Mar 29, 2023
Cash Is a ‘Compelling Alternative’ to Stocks, Bank of America Says
(Bloomberg) -- Sticking with the mantra “cash is king” may be a winning strategy for investors this year as turbulence in the financial sector obscures the Federal Reserve’s path and worsens the economic outlook.
In the near term, cash is a “compelling alternative to the S&P 500 index,” strategists at Bank of America Corp. led by Savita Subramanian said Wednesday in a note to clients. The firm sees limited near-term upside for the US equity benchmark against its year-end target of 4,000 — roughly where the gauge is currently trading at — while cash offers returns of around 5%.
Markets have weathered a volatile month plagued by fears of a potential crisis in the financial system following the recent failure of some US regional lenders and the near-collapse of banking giant Credit Suisse Group AG before its government-brokered takeover by rival UBS Group AG.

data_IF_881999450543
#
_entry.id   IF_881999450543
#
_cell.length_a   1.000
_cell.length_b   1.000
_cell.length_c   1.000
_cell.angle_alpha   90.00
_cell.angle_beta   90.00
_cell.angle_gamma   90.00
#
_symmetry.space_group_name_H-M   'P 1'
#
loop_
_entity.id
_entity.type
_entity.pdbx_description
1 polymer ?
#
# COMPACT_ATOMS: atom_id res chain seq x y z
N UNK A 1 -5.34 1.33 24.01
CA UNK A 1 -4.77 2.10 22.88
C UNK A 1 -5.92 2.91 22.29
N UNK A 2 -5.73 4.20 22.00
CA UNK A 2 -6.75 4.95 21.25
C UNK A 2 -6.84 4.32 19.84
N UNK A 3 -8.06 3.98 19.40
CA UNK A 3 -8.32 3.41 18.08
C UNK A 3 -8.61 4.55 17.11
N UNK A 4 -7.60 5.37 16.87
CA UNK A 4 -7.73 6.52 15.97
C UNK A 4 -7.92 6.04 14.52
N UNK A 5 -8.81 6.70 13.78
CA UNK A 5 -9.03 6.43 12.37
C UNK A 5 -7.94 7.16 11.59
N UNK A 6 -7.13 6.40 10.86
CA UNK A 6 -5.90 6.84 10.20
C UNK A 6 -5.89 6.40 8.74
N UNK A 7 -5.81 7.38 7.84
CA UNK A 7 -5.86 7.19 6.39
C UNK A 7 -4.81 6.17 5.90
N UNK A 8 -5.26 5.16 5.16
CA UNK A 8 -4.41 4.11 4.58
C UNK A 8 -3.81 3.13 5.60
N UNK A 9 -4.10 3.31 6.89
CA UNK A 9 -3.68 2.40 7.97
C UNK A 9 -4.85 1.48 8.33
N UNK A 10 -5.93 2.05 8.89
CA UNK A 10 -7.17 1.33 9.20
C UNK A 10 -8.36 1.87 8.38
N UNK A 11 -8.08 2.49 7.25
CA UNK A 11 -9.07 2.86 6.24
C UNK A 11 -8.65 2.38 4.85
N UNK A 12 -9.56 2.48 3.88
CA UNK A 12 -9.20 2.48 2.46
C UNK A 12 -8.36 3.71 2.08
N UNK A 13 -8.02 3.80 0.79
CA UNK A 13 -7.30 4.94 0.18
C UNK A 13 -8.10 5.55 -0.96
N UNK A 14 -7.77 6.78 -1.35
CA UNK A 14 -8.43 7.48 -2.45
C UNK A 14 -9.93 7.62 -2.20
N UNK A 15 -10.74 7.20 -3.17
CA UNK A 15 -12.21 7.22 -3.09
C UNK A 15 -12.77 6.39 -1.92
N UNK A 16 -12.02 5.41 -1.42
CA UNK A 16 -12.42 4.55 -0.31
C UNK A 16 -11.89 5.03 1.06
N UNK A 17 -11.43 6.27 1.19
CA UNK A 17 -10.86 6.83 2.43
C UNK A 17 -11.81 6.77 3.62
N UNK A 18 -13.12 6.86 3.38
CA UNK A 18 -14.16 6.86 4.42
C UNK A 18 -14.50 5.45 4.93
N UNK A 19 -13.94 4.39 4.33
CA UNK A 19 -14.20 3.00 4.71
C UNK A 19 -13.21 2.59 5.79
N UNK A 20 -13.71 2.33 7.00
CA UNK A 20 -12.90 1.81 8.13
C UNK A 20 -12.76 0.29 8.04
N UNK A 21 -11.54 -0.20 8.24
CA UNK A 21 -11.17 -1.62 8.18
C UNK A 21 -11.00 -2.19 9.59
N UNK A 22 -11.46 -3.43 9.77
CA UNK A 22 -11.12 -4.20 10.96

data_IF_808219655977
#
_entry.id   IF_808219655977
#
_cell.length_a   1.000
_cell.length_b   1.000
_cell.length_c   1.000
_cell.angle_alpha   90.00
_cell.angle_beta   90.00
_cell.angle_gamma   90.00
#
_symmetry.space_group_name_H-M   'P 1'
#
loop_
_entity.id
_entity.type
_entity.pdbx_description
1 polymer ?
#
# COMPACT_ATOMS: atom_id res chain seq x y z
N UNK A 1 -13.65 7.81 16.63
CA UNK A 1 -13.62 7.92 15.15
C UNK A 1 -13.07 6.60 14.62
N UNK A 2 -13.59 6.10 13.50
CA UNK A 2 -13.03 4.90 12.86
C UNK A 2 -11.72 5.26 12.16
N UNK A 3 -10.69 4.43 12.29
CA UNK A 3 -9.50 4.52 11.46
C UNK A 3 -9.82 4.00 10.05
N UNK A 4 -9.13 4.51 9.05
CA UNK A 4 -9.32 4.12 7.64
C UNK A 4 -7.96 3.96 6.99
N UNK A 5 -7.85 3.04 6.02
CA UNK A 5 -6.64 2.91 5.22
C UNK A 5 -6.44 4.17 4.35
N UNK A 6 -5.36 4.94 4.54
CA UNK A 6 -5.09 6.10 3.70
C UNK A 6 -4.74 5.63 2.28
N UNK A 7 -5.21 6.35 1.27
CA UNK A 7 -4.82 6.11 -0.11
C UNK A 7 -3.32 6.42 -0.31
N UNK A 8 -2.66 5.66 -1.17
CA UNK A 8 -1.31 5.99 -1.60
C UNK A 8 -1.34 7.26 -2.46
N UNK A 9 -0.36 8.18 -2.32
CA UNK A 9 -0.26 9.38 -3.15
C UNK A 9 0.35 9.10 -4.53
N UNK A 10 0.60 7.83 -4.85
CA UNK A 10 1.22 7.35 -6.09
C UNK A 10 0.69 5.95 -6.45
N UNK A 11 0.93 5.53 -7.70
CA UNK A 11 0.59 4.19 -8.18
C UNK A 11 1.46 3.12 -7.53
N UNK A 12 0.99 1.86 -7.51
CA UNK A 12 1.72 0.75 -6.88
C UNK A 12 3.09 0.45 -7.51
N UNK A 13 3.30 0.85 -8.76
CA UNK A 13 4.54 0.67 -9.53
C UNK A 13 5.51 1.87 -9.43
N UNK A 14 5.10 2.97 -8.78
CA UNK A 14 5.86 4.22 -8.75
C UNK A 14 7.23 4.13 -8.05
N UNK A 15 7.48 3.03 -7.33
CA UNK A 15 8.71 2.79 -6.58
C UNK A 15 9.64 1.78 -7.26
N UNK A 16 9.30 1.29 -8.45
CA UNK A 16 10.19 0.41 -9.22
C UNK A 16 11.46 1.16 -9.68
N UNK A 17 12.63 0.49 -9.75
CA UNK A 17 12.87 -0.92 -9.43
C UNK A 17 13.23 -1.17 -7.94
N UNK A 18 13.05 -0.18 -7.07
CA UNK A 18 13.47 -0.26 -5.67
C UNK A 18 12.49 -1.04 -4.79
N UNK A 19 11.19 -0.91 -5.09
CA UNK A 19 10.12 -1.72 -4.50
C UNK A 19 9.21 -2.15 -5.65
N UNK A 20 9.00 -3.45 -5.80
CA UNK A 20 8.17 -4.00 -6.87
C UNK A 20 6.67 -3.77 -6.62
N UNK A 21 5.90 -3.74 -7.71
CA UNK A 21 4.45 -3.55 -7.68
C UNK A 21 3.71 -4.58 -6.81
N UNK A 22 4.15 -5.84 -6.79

The prospect of contagion risks raised bets that recent rate increases by the Fed and other central banks could be the last of the current hiking cycle before a pause.
Trader expectations for US monetary policy currently assign one-in-two odds of another quarter-point rate increase at the May policy gathering, while pricing in about 75 basis points of rate cuts by the end of the year.
As concerns over the economic outlook mount, global cash funds had their biggest weekly inflow since March 2020, the bank said last week, citing EPFR Global data.
While cash looks more attractive for near-term positioning, BofA projects a 7% total annual return for the S&P 500 over the next decade based on the firm’s valuation modeling.
“Valuations may not explain much in the near term, but they may be all that matters over the long-term for the S&P 500, based on our work,” Subramanian’s team said.
Investors’ attention has shifted to the short term meaningfully in recent years, Bofa noted, with zero-day-to-expiration options now comprising nearly half of total options volume in the S&P 500 compared to less than 5% a decade ago.
--With assistance from Farah Elbahrawy.
©2023 Bloomberg L.P.